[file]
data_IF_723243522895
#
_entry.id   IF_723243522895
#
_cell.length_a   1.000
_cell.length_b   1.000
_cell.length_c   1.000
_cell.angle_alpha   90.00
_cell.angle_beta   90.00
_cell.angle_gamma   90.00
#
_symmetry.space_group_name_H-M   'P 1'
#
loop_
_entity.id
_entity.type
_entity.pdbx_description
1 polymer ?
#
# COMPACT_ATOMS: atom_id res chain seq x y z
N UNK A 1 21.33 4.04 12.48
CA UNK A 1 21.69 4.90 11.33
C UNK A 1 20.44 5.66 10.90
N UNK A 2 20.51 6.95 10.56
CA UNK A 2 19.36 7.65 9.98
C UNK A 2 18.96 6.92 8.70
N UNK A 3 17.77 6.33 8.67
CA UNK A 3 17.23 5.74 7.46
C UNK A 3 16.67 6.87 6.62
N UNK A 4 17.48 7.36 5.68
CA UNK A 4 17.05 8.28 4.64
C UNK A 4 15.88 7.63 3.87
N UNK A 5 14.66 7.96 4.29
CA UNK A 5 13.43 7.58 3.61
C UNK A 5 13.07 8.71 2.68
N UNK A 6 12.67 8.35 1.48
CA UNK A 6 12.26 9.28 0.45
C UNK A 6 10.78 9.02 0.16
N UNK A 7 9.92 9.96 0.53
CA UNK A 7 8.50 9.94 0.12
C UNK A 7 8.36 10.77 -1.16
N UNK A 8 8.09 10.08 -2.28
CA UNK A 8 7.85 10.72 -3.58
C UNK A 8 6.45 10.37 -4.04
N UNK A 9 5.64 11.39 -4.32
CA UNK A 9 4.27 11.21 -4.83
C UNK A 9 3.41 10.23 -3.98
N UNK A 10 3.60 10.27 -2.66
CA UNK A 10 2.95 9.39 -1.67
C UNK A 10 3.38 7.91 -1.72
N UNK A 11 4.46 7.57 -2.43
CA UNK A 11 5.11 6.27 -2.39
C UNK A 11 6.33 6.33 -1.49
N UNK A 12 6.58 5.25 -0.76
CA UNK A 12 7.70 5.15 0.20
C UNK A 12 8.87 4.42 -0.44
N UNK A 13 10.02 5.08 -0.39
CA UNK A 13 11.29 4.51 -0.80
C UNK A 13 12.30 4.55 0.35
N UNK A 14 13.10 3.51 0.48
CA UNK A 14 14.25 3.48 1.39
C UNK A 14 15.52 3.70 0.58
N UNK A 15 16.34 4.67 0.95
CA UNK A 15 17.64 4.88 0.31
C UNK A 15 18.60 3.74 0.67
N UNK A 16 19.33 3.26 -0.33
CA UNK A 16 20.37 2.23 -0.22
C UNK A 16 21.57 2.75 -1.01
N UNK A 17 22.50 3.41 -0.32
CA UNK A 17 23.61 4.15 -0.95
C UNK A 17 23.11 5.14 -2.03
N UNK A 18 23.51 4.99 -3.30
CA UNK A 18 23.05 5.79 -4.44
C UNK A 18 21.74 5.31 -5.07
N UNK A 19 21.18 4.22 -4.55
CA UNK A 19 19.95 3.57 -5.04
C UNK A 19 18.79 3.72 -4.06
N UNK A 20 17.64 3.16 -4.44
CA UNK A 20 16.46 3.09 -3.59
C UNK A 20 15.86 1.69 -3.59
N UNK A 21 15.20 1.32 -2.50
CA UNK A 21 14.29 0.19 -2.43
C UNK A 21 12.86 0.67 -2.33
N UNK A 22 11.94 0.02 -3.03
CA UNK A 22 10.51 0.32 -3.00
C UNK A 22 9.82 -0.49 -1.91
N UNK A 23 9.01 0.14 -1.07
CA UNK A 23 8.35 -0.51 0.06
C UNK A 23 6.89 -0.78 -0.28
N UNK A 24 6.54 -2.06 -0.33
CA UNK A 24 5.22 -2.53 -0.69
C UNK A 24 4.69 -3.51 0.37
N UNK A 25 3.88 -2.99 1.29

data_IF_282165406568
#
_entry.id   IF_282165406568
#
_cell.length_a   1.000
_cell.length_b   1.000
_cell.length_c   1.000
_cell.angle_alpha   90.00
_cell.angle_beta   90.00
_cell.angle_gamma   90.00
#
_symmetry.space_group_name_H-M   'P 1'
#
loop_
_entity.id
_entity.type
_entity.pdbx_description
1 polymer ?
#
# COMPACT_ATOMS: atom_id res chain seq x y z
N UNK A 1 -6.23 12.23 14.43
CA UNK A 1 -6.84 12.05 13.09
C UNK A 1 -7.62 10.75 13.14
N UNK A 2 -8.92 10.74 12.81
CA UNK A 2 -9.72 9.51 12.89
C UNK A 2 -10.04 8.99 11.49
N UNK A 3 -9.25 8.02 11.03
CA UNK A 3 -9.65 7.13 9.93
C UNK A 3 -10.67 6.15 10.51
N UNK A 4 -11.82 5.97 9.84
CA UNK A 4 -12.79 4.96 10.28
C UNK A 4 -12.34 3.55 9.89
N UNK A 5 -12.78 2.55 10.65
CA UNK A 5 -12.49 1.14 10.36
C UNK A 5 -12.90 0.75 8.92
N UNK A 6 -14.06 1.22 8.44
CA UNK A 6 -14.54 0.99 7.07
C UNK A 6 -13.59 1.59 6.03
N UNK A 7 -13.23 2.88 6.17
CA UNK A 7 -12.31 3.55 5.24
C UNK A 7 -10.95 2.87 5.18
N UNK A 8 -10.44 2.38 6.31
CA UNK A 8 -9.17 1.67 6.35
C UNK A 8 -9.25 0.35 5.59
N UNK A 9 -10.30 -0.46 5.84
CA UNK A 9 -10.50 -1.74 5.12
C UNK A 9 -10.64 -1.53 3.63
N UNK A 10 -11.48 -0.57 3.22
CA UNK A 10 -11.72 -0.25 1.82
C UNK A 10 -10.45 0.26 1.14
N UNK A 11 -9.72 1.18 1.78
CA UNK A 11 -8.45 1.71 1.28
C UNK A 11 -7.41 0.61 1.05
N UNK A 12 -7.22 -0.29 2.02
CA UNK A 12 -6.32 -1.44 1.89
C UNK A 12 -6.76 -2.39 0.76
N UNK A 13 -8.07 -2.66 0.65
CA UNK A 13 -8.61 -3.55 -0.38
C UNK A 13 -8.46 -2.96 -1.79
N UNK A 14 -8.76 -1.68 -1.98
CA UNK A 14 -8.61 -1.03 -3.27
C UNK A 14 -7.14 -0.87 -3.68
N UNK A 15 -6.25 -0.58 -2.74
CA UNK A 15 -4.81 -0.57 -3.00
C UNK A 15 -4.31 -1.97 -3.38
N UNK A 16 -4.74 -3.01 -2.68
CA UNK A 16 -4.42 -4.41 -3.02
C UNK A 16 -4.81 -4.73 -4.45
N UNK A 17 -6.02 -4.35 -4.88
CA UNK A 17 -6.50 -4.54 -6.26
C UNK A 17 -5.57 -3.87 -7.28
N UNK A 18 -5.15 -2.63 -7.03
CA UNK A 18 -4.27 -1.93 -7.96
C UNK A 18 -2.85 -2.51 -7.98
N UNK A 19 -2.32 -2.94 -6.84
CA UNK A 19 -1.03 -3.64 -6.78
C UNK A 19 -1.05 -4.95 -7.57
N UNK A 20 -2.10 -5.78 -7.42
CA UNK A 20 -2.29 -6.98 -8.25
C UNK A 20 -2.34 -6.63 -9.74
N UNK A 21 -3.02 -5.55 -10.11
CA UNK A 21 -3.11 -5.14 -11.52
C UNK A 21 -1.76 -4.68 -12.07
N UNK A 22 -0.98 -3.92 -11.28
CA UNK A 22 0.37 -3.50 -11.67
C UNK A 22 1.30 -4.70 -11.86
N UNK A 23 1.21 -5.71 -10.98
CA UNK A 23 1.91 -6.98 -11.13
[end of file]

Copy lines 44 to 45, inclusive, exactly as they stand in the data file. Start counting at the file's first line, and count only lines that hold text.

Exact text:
C UNK A 8 6.45 10.37 -4.04
N UNK A 9 5.64 11.39 -4.32